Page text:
A settlement has been reached in a $100 million dollar class action lawsuit against Google impacting an estimated 1.4 million Illinois resident users. The order comes as a result of Rivera, et al. v. Google LLC , where users photographs appeared in the storage application service, known as Google Photos, without having acquired proper consent nor provided notice to its users. Google is only one of many technology giants joining trending litigation in violation of the Biometric Information Privacy Act (BIPA). While this settlement is one of the largest in Illinois to date, one can expect there to be more class-action lawsuits on the way.
Complex litigation in data breach disputes is not surprising due to the reliance on information technology infrastructure. The Identity Theft Resource Center defines a data breach as “an incident in which an individual name plus a Social Security number, driver’s license number, medical record or financial record is potentially put at risk because of exposure.” However, the issue that challenges most plaintiffs’ in a data breach lawsuit is the ability to establish an injury-in-fact sufficient to support Article III standing. Injury-in-fact is harm that is concrete and particularized, and actual or imminent. Currently, the United States Court of Appeals fails to uniformly decide this issue, creating “splits” in the Circuits regarding Article III standing in data breach litigation. The Supreme Court ruled in fact-distinguishable cases concerning standing, but not in the data breach litigation context. Until the Supreme Court renders guidance, Americans face significant judicial patchwork in privacy protection.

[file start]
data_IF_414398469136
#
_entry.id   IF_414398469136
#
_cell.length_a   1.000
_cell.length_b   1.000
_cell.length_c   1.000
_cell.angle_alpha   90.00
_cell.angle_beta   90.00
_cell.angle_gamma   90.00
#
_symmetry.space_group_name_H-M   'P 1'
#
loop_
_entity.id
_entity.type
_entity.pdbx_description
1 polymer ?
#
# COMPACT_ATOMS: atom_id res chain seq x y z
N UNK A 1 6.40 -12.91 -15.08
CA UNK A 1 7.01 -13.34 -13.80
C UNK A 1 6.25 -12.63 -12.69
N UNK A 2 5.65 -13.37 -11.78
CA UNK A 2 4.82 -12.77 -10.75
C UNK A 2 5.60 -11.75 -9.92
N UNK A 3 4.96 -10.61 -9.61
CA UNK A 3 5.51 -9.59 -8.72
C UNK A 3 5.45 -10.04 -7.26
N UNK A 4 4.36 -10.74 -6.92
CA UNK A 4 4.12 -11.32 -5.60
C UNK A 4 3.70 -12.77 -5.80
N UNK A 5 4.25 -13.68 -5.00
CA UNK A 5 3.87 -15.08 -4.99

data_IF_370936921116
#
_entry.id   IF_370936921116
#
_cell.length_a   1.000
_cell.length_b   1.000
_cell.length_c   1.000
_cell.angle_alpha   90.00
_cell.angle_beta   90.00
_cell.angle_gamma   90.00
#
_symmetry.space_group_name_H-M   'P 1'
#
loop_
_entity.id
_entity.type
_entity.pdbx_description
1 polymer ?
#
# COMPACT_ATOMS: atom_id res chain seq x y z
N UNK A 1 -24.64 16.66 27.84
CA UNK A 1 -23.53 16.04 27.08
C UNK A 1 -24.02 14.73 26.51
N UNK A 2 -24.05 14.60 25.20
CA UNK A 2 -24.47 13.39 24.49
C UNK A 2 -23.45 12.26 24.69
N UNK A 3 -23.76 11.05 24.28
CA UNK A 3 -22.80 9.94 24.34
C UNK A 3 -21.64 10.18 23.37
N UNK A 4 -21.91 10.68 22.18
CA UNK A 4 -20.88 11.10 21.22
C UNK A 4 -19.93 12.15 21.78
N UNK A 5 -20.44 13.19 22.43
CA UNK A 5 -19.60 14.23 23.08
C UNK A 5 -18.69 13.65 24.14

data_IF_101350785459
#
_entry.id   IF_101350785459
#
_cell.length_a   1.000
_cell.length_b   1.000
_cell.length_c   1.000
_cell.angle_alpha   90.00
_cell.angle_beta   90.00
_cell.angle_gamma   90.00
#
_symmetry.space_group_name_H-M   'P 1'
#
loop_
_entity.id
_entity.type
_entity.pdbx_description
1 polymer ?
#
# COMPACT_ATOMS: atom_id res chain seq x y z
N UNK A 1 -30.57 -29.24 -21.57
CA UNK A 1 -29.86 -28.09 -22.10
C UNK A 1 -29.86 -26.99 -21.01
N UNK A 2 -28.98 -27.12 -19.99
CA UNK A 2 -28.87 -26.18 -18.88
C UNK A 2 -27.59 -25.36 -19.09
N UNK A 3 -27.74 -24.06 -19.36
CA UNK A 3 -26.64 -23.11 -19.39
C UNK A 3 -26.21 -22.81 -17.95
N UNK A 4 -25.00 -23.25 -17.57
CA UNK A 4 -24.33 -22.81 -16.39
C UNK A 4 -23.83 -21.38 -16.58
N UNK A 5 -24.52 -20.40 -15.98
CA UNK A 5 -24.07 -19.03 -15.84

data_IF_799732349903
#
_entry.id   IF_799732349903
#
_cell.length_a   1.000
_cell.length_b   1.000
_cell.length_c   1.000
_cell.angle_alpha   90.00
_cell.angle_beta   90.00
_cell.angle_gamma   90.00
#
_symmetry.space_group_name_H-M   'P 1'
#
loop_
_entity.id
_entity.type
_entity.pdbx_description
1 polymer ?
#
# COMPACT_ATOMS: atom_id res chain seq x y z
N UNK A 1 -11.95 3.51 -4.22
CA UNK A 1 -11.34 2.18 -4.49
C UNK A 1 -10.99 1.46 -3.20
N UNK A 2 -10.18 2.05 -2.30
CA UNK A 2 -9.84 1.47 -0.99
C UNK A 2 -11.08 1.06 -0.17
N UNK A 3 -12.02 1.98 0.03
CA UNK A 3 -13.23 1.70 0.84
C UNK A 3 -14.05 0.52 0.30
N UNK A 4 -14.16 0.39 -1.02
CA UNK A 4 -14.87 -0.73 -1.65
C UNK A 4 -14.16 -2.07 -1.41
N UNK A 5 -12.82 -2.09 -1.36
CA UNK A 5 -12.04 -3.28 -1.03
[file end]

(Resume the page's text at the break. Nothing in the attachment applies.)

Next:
Preparing for the 2020-21 school year has been exceptionally challenging for students, teachers, and administrators than in years past. This year, not only will schools be battling the challenges presented in the return to in-person learning, there is also a growing concern that school districts and educational service agencies will face unparalleled rates of litigation for their inability to meet requirements under the Individuals with Disabilities in Education Act (IDEA) during the months of remote learning. The IDEA guarantees eligible students with disabilities a “free appropriate public education” (FAPE). This Act also provides the right for parents to file a complaint through a due process hearing for when they believe their child is not being provided with a FAPE.